During work on the game, they had been using a real-time chat tool for internal communication. They realized other people might enjoy using it as a messaging tool for work, and Slack was born.

Learn from your disappointments and remember that almost all first-time businesses fail. What will separate you is perseverance and being open to new ideas.

You can increase your chances of success by investing in multiple projects. You can even reduce the risk levels by buying an existing Australian business for sale – if it doesn’t work out as planned you already know it’s an asset you can sell on. What’s important is that, like Cal Henderson, you don’t give up.

Lesson 6: It’s Not Just About the Product

In an interview in Entrepreneur, Henderson highlights how a lot of success comes down to good customer service. Funnily enough, he learned this while working in a pub serving food, where he realized that it’s not just the product that matters.

You may serve the same food every day, but it’s all about how you deal with customers and how you interact that makes the real difference. So focus on the attention to detail and the experience rather than just the actual product.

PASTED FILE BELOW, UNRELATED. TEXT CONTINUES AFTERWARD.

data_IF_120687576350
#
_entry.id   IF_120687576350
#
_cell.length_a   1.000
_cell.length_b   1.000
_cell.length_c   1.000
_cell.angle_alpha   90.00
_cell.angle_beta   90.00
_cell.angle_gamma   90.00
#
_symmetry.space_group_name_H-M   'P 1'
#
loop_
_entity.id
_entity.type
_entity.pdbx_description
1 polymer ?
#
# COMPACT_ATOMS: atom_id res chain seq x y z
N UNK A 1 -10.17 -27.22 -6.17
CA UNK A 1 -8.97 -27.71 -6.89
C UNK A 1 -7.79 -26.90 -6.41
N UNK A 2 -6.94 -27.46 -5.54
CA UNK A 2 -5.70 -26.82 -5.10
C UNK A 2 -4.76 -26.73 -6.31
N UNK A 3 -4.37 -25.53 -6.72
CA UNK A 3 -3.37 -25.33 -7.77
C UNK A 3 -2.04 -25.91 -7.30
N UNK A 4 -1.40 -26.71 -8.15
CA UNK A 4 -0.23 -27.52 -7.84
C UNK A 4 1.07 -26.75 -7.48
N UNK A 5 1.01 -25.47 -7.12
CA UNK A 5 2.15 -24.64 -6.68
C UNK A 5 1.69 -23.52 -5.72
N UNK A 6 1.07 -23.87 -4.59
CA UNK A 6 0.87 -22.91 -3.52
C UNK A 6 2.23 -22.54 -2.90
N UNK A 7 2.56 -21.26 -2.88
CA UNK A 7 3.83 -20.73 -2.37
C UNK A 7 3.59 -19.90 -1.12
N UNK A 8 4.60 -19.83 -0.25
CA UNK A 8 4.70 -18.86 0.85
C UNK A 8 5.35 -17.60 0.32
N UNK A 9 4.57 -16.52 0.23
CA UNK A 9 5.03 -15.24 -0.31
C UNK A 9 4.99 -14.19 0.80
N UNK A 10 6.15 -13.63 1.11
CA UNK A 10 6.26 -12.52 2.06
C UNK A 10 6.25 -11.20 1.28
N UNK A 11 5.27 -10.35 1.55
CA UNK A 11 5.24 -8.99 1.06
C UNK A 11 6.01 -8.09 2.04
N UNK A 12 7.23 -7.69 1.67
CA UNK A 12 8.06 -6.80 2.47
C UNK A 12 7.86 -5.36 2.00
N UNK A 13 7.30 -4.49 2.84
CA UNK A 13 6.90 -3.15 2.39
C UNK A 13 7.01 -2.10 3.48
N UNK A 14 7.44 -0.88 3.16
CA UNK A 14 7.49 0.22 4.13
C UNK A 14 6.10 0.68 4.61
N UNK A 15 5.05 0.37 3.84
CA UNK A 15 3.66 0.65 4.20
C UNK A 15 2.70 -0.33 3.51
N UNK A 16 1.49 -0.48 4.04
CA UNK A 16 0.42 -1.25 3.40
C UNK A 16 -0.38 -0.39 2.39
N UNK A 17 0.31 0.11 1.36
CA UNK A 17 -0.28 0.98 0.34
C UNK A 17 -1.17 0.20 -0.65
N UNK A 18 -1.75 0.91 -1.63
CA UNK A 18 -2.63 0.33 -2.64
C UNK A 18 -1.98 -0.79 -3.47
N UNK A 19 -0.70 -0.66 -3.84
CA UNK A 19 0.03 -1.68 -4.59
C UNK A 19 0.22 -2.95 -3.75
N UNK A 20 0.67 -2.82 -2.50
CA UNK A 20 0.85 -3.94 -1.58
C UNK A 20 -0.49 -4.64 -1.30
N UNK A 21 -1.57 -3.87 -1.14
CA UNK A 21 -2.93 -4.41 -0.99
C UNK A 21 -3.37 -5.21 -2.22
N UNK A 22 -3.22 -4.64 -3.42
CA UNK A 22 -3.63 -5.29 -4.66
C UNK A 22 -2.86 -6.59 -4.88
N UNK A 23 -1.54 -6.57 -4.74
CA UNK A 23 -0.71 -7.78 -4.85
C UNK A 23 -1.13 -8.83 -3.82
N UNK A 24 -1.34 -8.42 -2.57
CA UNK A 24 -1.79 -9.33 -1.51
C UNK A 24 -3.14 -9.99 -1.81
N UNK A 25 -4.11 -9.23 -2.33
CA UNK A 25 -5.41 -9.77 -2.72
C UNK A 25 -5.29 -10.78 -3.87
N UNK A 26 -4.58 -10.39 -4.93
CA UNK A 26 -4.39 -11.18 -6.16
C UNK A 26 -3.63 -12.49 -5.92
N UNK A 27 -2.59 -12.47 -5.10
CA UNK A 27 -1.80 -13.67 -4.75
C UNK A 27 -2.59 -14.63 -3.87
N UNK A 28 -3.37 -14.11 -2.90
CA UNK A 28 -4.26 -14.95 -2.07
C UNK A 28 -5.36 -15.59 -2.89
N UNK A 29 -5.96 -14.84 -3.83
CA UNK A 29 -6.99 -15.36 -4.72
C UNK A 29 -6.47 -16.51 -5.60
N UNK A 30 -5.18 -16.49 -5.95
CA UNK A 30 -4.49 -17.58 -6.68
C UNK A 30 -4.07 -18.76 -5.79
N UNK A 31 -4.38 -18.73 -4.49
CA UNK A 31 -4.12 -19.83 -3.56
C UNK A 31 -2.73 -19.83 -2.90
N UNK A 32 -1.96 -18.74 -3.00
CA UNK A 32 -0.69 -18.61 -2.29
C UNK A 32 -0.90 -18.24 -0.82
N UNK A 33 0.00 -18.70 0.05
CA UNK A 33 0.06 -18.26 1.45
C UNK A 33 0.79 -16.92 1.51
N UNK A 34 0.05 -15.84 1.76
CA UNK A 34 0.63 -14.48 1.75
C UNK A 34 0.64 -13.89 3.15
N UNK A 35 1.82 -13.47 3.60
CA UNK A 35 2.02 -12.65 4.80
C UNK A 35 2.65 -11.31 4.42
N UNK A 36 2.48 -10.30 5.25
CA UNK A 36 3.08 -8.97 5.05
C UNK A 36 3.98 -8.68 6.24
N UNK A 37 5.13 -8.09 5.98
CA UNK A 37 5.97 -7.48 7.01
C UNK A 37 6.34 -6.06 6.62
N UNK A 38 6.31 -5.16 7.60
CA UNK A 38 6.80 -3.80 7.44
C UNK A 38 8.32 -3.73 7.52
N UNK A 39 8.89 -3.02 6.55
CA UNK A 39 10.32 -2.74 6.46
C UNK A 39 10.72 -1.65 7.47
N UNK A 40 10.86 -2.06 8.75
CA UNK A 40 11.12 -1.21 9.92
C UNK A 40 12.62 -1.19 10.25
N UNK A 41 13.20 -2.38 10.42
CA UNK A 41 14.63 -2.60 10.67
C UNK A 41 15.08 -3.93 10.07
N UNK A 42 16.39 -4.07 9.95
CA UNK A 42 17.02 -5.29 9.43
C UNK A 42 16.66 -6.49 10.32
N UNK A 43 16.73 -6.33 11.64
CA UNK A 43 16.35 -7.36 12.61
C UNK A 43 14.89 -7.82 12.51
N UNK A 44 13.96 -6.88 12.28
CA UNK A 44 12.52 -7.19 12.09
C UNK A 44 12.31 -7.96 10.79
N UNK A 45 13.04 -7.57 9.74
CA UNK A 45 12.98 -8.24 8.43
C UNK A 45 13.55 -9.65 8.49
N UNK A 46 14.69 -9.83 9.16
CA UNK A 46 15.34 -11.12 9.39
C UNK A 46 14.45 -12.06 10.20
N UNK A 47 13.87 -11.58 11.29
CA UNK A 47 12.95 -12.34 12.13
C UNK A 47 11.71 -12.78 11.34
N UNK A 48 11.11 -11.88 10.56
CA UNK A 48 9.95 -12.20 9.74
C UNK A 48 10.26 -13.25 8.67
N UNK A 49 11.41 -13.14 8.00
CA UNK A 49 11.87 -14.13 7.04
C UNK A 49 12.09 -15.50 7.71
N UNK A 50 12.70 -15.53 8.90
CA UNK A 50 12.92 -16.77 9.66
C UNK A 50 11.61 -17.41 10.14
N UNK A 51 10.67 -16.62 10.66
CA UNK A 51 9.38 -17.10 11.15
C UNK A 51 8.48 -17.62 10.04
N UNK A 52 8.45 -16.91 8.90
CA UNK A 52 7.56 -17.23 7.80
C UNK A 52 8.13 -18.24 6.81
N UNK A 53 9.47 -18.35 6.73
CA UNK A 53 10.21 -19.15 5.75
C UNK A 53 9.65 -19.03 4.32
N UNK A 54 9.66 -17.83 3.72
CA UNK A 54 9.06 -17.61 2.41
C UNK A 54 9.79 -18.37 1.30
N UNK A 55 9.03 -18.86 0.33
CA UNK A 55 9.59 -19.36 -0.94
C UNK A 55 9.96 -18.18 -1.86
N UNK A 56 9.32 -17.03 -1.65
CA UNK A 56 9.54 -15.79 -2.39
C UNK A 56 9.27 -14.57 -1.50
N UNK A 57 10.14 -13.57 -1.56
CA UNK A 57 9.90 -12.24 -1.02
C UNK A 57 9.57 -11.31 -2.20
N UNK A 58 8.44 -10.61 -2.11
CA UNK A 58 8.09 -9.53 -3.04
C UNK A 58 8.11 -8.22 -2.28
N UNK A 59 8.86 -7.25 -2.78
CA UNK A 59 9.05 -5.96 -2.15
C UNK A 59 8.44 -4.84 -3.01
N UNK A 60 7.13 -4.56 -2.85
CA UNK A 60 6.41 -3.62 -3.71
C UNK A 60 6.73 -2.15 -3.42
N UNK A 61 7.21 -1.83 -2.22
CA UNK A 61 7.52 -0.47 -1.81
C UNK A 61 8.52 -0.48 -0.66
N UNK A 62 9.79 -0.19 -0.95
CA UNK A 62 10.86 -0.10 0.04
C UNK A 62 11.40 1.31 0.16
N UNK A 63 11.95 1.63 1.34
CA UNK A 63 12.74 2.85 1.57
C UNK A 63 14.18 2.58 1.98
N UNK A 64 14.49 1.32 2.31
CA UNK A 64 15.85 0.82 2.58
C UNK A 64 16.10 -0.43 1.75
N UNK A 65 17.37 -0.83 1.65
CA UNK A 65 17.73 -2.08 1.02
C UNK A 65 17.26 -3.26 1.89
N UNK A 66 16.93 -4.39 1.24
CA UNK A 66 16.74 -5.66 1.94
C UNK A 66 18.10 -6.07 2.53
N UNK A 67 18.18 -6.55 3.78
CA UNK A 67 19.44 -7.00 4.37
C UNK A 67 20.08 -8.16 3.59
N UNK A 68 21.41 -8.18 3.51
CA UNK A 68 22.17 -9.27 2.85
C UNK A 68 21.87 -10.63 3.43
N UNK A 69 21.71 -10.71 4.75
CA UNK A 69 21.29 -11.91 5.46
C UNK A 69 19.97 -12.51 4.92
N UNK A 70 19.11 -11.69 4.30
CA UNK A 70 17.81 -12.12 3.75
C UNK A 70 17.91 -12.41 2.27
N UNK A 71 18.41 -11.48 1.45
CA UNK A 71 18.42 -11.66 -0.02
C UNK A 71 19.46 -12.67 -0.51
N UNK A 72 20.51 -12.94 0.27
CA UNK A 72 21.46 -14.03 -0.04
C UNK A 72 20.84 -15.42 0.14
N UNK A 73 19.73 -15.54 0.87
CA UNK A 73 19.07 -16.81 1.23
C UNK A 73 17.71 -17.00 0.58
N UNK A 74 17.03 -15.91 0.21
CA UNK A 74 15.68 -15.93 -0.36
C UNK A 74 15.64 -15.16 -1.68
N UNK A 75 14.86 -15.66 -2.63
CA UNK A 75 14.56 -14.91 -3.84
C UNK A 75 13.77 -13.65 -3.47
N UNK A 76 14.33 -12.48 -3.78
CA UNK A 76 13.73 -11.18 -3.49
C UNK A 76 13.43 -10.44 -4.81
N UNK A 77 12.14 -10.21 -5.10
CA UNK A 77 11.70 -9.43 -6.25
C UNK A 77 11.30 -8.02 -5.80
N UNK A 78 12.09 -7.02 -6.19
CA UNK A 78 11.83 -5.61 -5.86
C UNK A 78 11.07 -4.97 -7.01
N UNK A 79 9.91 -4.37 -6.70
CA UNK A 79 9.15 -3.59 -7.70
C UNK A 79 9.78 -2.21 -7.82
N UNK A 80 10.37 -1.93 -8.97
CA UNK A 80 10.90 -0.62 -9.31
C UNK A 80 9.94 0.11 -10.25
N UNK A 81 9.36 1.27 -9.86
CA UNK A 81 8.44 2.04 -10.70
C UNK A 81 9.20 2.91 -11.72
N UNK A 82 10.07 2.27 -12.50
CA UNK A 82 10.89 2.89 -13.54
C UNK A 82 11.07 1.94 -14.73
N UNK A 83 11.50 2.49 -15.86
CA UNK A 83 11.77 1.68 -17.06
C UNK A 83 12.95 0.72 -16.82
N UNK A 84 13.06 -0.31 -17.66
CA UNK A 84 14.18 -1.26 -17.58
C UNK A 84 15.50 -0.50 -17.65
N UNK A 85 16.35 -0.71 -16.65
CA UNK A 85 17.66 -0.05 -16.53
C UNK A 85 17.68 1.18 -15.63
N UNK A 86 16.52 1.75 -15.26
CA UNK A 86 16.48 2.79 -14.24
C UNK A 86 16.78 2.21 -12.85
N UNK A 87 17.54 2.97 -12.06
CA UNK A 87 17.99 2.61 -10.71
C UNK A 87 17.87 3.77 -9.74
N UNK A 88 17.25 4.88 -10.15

Bonus lesson: Stamp your Personality All Over Your Brand

When you think of Apple you think of Steve Jobs. When you think of Facebook you think of Mark Zuckerberg. Your B2B can learn an important bonus lesson from B2C side-hustlers social media wizards. What’s that? Success comes from stamping your personality all over your business.

It’s what Slack’s Cal Henderson has done. It’s what Zuckerberg and Jobs have done. It’s also what Ashna Mankotia has done. In an interview with Exchange, she explains how some people fear tying their identity to their business (going back to that fear of failure).

However, Ashna found her gap in the market, made it her own and now her business, Lashstash, is just one of her many side hustles. Find your B2B niche, stamp your personality on your brand, and use your charm to sell your business.

Learn from the best

These are some of the most important tips you can learn from people who have done it already. These successful B2B entrepreneurs started out just like you with an idea and a goal. They learned their lessons along the way, and now you can learn from them to help you launch your own tech startup.

ETPatrick Foster is a writer and ecommerce expert from Ecommerce Tips — a top advice-centric blog that makes a priority of supporting aspiring entrepreneurs and businesses. If you’re looking to grow your company, check out our latest posts on Twitter @myecommercetips.